Expertise for your machine with hydraulic drive
Baumüller supplies innovative and optimized drive solutions for all sectors through years of intensive cooperation with mechanical engineers. Due to the integrated control unit in the converter, Baumüller servo pumps can easily be connected to your machine control systems. In the process, they reduce the energy consumption of your drive system significantly and also allow for shorter cycle times, greater accuracy as well as lower noise development. See for yourself and rely on the flexibility and power of innovation of the experts from Baumüller.
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The drive system with servo pump
Baumüller's servo pump combines the advantages of hydraulic power transmission with the benefits of electric servo drive technology.
Servo pump drives for the hydraulic supply consist of a fixed displacement pump driven by a servo motor. The flow rate and pressure can be controlled precisely by highly dynamic changing of the motor speed. If neither flow rate nor pressure are required, the motor stops and does not consume any energy.
Baumüller undertakes the design of the entire drive system, including the pump, motor, and the servo drive.
What is a servo-hydraulic drive system?
Combine hydraulic and servo technology and save up to 50% of energy costs
Annual electricity costs of a conventional hydraulic machine with 300 days of continuous operation and electricity costs of € 0.19 per kWh:
30 kW/h * 7,200 h * € 0.19 per kWh= € 41,040
Reduction of the energy consumption typically by 30%:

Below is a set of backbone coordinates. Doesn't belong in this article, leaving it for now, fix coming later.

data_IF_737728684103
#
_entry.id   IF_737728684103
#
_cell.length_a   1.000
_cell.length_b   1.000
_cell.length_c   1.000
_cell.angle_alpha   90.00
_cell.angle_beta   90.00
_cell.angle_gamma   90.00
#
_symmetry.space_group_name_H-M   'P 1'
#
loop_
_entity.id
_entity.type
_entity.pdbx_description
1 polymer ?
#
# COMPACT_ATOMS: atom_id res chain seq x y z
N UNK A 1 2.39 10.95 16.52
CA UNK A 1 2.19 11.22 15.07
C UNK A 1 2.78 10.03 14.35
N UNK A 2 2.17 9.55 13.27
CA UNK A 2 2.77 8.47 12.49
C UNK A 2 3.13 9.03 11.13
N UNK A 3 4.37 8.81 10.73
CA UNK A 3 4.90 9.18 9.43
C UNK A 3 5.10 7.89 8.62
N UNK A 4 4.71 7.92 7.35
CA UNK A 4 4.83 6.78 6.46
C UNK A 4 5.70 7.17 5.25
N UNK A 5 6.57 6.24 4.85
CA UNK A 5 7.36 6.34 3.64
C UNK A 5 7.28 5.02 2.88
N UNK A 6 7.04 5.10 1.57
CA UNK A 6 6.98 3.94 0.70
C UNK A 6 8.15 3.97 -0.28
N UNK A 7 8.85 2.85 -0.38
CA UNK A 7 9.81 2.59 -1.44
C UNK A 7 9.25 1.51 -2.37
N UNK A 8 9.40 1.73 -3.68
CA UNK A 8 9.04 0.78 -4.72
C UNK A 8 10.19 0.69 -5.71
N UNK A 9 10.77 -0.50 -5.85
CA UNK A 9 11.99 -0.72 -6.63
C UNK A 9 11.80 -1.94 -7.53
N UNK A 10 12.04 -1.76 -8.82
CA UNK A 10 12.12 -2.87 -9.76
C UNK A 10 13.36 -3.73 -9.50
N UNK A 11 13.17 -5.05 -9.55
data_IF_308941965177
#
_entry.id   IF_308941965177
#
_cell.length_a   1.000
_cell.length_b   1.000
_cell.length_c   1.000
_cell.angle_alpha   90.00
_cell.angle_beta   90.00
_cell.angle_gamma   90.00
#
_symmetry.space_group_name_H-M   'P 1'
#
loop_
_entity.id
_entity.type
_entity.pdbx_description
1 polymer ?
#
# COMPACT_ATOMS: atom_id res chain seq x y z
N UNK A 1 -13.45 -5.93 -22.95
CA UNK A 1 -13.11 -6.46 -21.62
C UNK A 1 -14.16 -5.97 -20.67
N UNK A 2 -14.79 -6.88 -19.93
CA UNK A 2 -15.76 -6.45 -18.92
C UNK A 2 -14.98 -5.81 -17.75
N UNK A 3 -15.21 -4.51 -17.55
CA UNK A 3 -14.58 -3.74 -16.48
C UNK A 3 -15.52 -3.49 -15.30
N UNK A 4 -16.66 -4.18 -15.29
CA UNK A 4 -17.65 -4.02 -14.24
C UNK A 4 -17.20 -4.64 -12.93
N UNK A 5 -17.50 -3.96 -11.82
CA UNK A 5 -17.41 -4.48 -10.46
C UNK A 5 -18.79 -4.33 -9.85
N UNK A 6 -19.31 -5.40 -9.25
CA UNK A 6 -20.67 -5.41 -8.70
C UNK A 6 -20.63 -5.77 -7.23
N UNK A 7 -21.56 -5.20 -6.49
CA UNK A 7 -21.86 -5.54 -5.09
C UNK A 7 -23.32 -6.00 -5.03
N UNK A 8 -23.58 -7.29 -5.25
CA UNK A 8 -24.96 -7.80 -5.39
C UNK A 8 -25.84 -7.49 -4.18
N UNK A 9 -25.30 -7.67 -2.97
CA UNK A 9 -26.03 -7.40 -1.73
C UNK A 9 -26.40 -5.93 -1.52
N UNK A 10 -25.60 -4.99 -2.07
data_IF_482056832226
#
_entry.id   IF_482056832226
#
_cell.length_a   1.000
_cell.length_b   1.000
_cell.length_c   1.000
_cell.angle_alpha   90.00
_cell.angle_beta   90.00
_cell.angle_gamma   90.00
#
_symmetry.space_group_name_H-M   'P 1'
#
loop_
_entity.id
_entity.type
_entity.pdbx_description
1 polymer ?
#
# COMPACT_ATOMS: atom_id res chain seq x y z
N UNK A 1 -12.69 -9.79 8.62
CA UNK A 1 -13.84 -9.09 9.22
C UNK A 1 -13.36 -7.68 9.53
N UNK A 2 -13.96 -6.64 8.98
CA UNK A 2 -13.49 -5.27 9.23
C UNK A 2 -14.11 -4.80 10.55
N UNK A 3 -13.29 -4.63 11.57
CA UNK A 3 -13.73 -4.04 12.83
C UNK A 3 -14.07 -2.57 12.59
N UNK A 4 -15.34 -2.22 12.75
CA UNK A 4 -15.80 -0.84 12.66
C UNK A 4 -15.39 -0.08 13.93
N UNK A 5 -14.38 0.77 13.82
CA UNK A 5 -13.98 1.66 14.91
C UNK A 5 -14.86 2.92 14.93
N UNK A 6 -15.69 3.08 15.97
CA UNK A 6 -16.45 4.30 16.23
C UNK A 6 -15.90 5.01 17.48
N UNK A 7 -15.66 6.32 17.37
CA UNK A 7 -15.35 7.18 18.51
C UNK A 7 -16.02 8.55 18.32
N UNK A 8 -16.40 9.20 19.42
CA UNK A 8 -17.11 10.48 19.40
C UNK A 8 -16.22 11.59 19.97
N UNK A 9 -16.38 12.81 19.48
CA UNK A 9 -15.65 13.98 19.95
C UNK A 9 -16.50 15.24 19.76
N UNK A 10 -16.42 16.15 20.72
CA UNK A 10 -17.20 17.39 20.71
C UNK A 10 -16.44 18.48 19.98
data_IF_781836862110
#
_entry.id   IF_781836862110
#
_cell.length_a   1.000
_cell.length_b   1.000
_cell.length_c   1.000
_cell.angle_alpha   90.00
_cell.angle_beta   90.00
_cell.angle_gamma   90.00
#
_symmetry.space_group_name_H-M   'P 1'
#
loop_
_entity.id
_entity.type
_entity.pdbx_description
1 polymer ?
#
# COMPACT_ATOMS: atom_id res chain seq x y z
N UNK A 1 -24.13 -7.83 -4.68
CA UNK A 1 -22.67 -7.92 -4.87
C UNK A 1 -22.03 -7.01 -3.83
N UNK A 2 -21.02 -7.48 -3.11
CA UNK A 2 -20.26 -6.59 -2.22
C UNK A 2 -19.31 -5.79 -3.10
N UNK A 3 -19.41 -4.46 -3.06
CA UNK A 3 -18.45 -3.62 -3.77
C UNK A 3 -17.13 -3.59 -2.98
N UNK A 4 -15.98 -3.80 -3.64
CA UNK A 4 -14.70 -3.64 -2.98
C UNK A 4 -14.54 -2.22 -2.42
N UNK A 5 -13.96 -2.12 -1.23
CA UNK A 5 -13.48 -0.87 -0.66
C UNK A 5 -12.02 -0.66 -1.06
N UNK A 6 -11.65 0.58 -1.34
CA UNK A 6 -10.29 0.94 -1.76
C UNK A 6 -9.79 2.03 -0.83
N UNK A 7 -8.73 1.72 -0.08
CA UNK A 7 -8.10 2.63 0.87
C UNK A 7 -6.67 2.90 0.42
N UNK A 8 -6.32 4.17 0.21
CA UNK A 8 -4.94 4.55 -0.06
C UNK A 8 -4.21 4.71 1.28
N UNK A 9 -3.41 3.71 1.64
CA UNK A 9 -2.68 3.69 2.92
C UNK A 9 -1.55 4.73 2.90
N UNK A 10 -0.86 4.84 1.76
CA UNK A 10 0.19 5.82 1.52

€ 41,040 * 0.3 = € 12,312
Amortization of initial costs:
< 1 year
This does not include:
- Reduced cycle times
- Improved accuracy
- Lower air conditioning requirement
- Smaller cooling system
- Longer service life of oil, etc.
Combine Hydraulic and Servo Technology and Save Up To 80% of Energy Costs
Injection molding application
The principle of servo-hydraulics can be very well illustrated in the example of the cycle of an injection molding machine. The manufacturing of plastic cups or bottle stoppers consists of six steps:
Tool closing, injecting, holding pressure, dosing, cooling period, tool opening, ejecting.
These production steps are highly differentiated, meaning that within one process step the injection molding machine has widely fluctuating output requirements. Closing and injection sequences require large quantities of hydraulic oil and a high volumetric flow. Cooling times, on the other hand, require no or just minimal output.
The difference in energy consumption can be clearly seen in the typical hydraulic system shown in the diagram. The high energy efficiency of the servo-hydraulic solution arises from a needs-specific pump output. When the machine is at rest, e.g. during cooling, then the motors will also be at rest and will consume no energy.
An additional example is presses. The cycle in the figure is divided into three partial cycles: lose press (compacting the material), dwell time, press back and handling. The comparison of energy consumption between the three different systems shows that the solution with a servo pump in the individual partial cycles has a significantly lower power input and thus has a significantly lower energy consumption overall. Unlike conventional hydraulic systems, only the energy that is actually needed is used, while in the classic systems the losses are higher due to the constant revolution of the standard motor in rest phases, such as when stopped (see figure).
Other application examples for servo pumps
Injection molding machines and presses are not the only applications for servo-motor pumps. The use of a servo-hydraulic system is a sensible option wherever phases with high power requirements alternate with pause times in the machine cycle, such as in stamping and bending machines.